|Garden styles and neighborly cooperation
| June has so many flowers that it's as close to excess as nature
achieves in the floristic realm. No other month has as many different
flowers. Throughout May, we were drenched by soaking rains which
exactly recalled rainforest conditions. It could be, if a high-pressure system
is extraordinarily late in settling it, that Seattle experiences another
"sunless summer." Already, we're about 9 inches above usual annual
rainfall. Outside of Alaska, no part of the U.S. receives fewer "heat units"
than northwest Washington. This, plus our lengthy periods of drizzle
and gray days, drives crazy some sun-starved visitors from the Southwest.
It even makes Seattleites testy at times.
| Seattle is a good place to grow fungi, mosses and the like. But to
grow eggplant, okra, tomatoes and melons, it is one of the worst places.
Specific practical guidelines can enable you to succeed in the face of adversity.
Get the right plant varieties, plant them in the warmest sites, etc. But many
of us prefer to stick with what grows easily here. Indeed, some of us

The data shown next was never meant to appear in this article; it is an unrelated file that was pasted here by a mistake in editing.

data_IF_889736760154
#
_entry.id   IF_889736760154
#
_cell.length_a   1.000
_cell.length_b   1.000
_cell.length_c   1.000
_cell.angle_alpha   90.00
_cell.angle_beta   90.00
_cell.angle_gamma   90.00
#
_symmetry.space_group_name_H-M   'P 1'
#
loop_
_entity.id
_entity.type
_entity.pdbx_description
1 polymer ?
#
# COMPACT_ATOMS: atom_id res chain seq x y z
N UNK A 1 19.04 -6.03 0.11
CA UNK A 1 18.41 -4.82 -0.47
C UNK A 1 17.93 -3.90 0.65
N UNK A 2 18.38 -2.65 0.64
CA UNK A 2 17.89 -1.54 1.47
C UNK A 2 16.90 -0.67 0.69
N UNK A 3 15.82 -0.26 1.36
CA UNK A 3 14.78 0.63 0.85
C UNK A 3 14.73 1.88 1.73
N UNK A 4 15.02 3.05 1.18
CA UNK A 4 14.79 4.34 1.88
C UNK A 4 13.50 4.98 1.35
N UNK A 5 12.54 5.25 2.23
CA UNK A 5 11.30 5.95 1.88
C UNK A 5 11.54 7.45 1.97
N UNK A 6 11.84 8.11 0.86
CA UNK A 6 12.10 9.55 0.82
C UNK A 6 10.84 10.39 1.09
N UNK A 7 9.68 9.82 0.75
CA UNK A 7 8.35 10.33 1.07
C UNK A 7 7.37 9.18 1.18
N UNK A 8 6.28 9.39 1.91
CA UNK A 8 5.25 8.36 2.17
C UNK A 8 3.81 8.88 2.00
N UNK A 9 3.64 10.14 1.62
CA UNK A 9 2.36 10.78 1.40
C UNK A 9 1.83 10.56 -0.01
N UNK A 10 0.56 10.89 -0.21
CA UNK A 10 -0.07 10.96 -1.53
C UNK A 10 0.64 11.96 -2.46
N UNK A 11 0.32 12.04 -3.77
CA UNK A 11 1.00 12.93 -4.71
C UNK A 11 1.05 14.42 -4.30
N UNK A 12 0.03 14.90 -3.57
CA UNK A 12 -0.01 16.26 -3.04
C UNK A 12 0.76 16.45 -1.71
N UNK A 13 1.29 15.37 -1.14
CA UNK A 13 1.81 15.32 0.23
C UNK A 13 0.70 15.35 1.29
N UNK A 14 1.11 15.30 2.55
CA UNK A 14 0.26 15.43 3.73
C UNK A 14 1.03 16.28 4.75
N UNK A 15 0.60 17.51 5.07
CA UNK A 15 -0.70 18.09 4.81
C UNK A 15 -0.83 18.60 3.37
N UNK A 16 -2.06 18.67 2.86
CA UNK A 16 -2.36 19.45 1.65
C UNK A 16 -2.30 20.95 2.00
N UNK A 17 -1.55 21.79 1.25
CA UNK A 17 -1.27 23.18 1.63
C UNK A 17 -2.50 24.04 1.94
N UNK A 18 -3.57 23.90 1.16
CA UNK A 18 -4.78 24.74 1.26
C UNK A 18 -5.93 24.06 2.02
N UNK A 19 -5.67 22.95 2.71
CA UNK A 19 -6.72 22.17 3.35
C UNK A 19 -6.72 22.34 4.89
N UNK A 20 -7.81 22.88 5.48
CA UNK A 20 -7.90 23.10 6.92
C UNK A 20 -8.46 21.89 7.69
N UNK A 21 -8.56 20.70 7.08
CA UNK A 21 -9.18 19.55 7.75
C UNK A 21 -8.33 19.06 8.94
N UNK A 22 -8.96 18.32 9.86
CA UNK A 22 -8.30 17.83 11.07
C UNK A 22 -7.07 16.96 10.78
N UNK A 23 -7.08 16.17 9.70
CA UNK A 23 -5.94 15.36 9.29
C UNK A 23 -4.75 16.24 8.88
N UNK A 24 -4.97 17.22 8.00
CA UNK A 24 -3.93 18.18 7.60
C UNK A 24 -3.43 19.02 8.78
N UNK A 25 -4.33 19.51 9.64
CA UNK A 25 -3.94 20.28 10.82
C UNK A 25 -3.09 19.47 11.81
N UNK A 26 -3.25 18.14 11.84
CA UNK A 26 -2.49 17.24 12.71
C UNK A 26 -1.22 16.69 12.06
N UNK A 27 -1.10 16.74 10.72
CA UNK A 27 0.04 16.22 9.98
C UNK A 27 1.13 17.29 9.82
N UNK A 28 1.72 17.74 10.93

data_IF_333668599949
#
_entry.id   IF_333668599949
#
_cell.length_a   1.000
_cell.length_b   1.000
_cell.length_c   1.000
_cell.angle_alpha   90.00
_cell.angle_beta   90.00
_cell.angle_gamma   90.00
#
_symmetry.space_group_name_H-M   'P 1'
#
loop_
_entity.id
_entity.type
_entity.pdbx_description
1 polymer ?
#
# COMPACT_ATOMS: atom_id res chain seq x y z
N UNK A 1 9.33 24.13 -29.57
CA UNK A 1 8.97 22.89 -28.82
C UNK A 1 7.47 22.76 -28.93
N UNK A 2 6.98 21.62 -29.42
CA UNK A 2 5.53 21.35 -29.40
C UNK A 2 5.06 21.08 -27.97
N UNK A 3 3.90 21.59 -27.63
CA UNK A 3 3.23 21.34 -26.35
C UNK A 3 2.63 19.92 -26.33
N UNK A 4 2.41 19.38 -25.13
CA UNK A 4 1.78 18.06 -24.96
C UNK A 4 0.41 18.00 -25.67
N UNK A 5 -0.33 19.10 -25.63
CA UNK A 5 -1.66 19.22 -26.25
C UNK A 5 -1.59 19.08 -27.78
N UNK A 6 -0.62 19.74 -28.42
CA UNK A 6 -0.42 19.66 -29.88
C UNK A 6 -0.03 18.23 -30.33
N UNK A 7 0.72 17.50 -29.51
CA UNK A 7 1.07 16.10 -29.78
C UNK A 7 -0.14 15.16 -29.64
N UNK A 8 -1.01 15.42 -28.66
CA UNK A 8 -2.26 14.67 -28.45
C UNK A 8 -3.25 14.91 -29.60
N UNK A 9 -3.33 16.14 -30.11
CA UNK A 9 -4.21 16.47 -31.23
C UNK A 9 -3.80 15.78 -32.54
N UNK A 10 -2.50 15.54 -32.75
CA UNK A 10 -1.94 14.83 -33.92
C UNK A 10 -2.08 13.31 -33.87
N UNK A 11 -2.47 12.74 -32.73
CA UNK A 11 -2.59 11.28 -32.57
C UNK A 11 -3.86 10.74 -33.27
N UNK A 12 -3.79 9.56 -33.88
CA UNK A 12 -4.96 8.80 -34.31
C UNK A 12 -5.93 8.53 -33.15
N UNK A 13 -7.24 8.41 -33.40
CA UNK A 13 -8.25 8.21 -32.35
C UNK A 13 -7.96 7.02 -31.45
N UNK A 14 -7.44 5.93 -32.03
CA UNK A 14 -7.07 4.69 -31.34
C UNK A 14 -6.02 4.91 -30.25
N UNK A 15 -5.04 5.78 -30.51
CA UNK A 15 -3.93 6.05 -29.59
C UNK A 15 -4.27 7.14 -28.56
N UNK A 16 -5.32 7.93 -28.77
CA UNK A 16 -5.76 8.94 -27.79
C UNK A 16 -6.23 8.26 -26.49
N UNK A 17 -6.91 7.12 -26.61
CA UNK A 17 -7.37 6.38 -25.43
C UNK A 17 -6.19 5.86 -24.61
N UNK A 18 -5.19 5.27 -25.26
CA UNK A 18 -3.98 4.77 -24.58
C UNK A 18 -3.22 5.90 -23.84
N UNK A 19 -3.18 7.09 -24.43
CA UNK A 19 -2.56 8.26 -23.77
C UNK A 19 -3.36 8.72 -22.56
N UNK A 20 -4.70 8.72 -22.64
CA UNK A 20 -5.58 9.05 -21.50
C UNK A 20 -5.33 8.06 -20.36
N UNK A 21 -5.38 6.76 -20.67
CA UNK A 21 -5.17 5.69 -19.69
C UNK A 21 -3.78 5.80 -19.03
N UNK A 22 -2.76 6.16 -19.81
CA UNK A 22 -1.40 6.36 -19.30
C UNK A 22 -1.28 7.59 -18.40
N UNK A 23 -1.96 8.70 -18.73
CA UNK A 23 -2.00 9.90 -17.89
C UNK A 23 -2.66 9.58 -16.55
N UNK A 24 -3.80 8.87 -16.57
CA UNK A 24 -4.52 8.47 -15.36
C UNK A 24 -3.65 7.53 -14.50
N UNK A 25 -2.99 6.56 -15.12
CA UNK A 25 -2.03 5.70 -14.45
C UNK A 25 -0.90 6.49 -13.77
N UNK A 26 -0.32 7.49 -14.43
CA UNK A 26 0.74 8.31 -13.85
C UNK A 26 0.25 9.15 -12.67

carry this sentiment to its logical extreme, by just letting nature take its
course in our yards. The result, by and by, is a weedy, wild appearance,
usually with some trees booming to gargantuan size.
| The other extreme is to maintain a formal, nitpicked garden, full
of gorgeous but fastidious plants. Grooming such display yards takes
many hours and can be wonderfully peaceful "mindless work." But few of
us can afford the time, or the money to hire-out such work. To the
vast majority of us, the only reasonable option is to plant and maintain
our yards in such passable fashion as we and our neighbors can
abide. Considerable latitude is available: some prefer color schemes, some
the clipped juniper style, here and there is the woodsy effect, or an
exuberant vegetable garden. Some of us have great patio gardens or
teeming houseplant collections.
| Neighborly cooperation in gardening is one practical
"win-win" proposal that deserves a wider application. This at its simplest
level entails merely sharing surplus flowers, seeds, or produce. In other
cases one gung-ho gardener does some gardening for his or her neighbors
as well. This can happen when the thirst for more space and
gardening actively outruns the capacity of the owner's yard, and the
neighbors welcome green-thumbed volunteering. For example, I've planted
an acacia in my western neighbor's yard; in my eastern neighbor's yard
I planted flowers, garlic, fava beans, and a grape vine. To a neighbor
north of me went a crape myrtle I had no room for, to a neighbor south of
me a Chilean fire tree.
| Such work beautifies and diversifies the scenery, and builds ties. If
you don't know your neighbors, ahem, it might be sort of like asking
someone for a first date. You'll be nervous. But, nothing ventured, nothing
gained. If the answer is "no," you're no worse than you were.
|(originally published in The Seattle Weekly, June 1996)